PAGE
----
2520 is the smallest number that can be divided by each of the numbers from 1 to 10 without any remainder. What is the smallest positive number that is evenly divisible by all of the numbers from 1 to 20?
A naive implementation of this in Matlab (especially with for() loops) exceeded the 1 minute time limit. After playing around some with the LCM of 1-10 to arrive at the provided answer of 2520, I came to the following algorithm (which has been previously posted in the Project Euler solution forum in similar but less clear forms).
All numbers have a prime factorization. Create a set from the prime factorization, but allow repeats of a prime factor to be distinct from each other. The LCM of a set of numbers has a prime factorization that is equal to the union of the prime factorization sets of each number. Pseudo-code implementation is as follows:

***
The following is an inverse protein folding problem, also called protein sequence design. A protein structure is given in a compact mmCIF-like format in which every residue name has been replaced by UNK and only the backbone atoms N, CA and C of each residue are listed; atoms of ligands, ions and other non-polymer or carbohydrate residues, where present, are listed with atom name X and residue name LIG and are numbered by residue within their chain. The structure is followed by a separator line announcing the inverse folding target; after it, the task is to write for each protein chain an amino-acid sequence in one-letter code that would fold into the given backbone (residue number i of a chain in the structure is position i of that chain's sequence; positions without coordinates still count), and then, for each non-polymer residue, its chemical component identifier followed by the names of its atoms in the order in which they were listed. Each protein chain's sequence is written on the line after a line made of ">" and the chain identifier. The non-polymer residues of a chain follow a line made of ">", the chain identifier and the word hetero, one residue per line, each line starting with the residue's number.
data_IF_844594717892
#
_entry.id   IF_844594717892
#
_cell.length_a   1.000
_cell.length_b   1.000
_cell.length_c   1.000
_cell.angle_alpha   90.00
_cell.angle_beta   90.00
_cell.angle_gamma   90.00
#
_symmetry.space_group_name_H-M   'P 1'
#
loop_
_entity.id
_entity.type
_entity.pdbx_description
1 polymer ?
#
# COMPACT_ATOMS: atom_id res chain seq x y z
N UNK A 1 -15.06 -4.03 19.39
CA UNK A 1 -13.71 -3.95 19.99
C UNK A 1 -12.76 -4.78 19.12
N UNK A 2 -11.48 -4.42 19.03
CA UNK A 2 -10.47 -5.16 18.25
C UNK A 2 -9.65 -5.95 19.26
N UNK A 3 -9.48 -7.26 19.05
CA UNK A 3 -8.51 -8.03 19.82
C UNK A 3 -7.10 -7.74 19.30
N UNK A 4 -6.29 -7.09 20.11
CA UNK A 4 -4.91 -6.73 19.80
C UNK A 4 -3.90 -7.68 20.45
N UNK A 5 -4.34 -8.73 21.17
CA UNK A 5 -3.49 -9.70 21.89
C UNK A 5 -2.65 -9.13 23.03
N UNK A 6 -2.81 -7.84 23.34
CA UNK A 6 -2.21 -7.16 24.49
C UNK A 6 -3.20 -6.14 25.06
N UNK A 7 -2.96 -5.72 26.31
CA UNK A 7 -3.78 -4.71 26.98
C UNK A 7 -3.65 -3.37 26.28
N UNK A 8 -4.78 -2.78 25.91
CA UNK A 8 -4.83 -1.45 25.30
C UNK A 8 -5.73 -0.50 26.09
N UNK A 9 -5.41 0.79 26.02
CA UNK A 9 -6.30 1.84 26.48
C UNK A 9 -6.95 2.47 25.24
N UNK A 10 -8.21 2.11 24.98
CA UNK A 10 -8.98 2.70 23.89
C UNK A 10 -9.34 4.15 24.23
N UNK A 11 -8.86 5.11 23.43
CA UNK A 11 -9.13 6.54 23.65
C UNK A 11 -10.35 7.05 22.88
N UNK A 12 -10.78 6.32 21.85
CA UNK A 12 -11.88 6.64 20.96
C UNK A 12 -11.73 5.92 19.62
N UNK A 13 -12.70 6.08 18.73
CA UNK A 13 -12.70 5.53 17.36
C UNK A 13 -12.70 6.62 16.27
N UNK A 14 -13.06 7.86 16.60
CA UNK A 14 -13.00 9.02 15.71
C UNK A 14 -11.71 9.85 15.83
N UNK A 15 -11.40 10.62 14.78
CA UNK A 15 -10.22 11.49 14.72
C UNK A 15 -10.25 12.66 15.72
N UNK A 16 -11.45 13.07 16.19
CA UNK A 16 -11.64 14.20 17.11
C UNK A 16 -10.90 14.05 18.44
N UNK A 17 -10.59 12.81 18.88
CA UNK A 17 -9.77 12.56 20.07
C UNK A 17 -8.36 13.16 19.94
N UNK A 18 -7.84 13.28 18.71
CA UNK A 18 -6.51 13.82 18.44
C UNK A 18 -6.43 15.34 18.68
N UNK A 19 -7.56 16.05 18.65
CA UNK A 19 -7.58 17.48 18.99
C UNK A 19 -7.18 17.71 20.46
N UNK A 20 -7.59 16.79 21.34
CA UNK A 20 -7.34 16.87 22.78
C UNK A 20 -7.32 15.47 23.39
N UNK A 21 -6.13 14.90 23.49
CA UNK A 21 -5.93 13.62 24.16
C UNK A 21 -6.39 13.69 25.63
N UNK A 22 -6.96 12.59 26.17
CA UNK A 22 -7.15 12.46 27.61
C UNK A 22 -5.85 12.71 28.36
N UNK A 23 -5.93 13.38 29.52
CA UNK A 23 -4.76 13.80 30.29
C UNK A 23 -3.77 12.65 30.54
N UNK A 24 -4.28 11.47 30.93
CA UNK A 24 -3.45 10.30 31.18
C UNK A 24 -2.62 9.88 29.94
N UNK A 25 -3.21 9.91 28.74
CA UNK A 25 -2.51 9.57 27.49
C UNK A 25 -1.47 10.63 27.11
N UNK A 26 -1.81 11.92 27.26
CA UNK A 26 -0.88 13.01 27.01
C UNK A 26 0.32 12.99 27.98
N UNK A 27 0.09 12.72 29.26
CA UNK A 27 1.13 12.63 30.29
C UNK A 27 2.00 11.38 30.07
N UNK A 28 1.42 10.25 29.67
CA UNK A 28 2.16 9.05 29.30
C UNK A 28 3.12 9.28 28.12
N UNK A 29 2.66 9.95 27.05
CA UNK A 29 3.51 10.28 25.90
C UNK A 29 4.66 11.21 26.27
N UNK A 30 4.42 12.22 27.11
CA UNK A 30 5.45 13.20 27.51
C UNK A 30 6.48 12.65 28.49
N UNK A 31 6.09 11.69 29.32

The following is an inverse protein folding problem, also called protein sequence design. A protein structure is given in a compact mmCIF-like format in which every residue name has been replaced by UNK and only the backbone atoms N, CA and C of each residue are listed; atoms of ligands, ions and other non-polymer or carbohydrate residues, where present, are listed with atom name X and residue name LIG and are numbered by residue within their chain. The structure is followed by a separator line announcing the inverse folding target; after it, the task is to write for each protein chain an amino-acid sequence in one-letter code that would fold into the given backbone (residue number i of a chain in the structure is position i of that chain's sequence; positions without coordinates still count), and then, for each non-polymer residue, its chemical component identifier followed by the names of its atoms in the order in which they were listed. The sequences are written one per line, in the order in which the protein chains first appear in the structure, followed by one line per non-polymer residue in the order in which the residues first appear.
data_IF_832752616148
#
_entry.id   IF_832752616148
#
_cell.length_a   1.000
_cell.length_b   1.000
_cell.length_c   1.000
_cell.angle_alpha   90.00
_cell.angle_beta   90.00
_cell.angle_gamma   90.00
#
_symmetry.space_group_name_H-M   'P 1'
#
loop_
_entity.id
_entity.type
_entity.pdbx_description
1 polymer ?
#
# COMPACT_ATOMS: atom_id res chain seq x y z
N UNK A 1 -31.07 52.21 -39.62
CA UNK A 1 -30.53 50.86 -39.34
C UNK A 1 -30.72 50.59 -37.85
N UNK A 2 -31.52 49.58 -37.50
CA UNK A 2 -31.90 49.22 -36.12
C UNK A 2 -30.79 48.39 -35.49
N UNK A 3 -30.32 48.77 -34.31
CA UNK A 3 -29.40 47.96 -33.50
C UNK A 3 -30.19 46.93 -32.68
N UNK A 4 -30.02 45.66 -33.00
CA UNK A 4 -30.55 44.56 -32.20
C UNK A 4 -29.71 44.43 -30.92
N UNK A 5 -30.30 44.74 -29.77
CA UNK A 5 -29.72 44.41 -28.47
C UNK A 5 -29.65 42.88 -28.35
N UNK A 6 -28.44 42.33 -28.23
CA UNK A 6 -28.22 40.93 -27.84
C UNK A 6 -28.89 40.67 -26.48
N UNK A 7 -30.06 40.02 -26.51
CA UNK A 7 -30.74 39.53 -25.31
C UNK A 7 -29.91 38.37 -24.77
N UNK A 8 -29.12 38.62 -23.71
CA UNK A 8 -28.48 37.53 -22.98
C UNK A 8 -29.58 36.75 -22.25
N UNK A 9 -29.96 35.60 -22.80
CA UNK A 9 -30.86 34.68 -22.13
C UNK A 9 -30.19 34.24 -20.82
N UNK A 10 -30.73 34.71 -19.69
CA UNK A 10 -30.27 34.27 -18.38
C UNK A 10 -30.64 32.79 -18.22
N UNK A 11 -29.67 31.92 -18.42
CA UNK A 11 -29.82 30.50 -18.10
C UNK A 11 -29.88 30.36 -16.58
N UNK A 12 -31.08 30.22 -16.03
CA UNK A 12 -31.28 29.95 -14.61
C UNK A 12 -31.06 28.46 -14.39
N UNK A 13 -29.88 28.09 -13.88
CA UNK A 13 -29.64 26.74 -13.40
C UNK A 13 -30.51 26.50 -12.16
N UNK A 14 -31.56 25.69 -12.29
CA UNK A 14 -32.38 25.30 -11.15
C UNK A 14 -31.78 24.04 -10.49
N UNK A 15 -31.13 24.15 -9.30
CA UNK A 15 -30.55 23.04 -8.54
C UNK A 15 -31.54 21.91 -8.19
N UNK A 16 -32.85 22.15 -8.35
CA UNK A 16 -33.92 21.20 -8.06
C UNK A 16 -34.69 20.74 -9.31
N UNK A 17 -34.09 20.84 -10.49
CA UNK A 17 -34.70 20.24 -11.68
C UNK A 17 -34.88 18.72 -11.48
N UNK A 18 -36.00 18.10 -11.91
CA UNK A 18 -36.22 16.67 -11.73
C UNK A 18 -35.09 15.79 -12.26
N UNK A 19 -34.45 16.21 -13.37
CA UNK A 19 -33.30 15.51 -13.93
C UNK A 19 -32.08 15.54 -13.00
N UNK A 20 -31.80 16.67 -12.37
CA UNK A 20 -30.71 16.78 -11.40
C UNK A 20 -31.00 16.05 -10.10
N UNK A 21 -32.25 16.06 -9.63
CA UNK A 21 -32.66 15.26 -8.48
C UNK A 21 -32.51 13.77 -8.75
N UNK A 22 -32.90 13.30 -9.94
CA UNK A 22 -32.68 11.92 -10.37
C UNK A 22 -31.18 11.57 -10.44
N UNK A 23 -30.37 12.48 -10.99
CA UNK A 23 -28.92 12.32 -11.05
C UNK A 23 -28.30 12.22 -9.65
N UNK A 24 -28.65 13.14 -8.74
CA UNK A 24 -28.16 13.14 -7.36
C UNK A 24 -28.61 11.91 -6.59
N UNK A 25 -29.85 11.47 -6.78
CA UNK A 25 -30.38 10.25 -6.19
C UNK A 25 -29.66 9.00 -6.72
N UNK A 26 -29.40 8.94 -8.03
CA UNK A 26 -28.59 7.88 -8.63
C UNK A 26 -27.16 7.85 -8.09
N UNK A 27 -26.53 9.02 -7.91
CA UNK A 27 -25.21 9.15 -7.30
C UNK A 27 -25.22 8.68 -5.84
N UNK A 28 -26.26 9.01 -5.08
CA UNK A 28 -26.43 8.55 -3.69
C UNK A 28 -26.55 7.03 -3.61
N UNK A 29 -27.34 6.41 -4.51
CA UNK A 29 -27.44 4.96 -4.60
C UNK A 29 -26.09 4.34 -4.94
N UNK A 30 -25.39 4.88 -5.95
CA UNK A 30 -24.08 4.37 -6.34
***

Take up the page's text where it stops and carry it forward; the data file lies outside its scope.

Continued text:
- Find all primes 1 to N inclusive, call this P. -This can be done most efficiently for large N using a sieve.
- Form a subset of P of primes < sqrt(N), call this S.
- For all primes in S find one less than the largest power that still occurs in 1-N inclusive. -This can be done easily by calculating floor( log(N)/log(S) )-1
- The LCM is the product of all primes in P times the product of all primes in S raised to their max_exponent-1 found in step 3.
N.b. We need only need to find the max exponents of the primes in S, not P, because any prime greater than the sqrt(N) will not have at least a square <N so we can skip it.
The Matlab code is quite straightforward. I use the Matlab function primes() to generate all primes to N. For N=20 the LCM fits within a 64-bit double or int. For N>42 the LCM is too large to fit in an int, and the accuracy starts to degrade as a double. To avoid these issues, I represent the result symbolically using the Symbolic Math Toolbox.
The code is very fast and able to calculate N=10^7 under the 1 minute time limit, the result is 4342311 digits long!
Check my Github repo for the code.